Radiologists play key role in child abuse cases: Electronic exhibit outlines signs of abuse
An estimated 906,000 children were victims of abuse or neglect in 2003 (the latest year statistics are available), and radiologists are playing a key role when these cases and cases of alleged abuse end up in court.
There are a number of indications of abuse that can be seen using radiography and other imaging techniques, said Andrea Walker, DO, who, along with her mentor Vesna Kriss, MD, has put together an interactive exhibit of cases from the University of Kentucky Medical Center designed to help radiologists confidently diagnose child abuse.
A red flag should go up when a radiologist finds fractures in different stages of healing, posterior rib fractures, fractures at the very end of the long bones (which can occur when a child has been shaken) and long bone fractures in children who are not walking, said Dr. Walker. In addition, MR imaging of the brain can detect repeated hemorrhages and MR spectroscopy can detected elevated lactate levels, which are found in hypoxic (loss or reduction of oxygen) injuries.
"On the other hand, there are a number of diseases and disorders that could potentially be mistaken for abuse," said Dr. Walker. "For example, metabolic bone diseases, such as osteogenesis imperfecta, can show up on a radiologic examination as multiple fractures, which can also be seen in abuse. However, if we take a second look, and see that all the bones are abnormal, we can be confident that the child suffers from a disease rather than abuse," she said.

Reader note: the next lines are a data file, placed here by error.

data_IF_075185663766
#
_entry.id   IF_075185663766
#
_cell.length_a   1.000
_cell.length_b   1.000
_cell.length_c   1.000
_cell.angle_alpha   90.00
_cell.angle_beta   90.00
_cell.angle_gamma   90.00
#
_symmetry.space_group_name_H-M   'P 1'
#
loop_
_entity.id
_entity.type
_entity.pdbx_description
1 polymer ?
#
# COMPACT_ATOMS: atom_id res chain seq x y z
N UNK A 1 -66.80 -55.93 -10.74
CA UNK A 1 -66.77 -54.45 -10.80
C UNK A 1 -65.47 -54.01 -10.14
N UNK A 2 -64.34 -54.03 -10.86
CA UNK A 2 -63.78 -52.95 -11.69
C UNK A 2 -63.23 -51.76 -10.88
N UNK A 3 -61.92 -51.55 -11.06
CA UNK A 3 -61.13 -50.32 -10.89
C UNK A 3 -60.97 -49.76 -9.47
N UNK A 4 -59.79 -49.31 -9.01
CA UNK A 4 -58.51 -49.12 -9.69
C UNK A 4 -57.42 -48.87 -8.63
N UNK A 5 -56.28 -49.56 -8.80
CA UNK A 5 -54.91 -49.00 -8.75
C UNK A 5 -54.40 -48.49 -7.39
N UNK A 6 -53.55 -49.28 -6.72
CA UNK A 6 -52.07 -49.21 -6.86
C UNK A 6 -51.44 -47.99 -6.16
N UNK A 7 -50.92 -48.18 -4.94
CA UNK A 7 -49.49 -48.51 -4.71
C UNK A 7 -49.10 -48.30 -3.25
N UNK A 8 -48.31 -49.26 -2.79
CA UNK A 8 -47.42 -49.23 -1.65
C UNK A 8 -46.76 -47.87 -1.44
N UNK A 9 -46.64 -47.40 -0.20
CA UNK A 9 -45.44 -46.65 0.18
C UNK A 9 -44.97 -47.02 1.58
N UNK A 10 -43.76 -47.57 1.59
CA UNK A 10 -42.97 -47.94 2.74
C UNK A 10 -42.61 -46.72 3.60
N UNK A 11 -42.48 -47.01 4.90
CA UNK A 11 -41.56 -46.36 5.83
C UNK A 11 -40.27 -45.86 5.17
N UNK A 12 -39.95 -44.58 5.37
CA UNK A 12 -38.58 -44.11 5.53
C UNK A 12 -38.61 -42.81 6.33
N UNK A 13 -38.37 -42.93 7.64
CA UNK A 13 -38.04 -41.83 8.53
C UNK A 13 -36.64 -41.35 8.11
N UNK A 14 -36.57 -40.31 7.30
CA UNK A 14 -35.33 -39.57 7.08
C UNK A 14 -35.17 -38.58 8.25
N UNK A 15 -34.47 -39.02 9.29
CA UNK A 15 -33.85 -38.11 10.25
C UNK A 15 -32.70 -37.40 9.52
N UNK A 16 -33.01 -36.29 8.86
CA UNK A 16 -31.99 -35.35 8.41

"Cases of alleged child abuse often end up in the courtroom and the radiologist is a critical component of the case because radiographs are objective data. It is crucial to be well informed," Dr. Walker said.
The electronic exhibit will be on display at the American Roentgen Ray Society Annual Meeting in New Orleans beginning May 16.
Source: Eurekalert & othersLast reviewed: By John M. Grohol, Psy.D. on 21 Feb 2009
Published on PsychCentral.com. All rights reserved.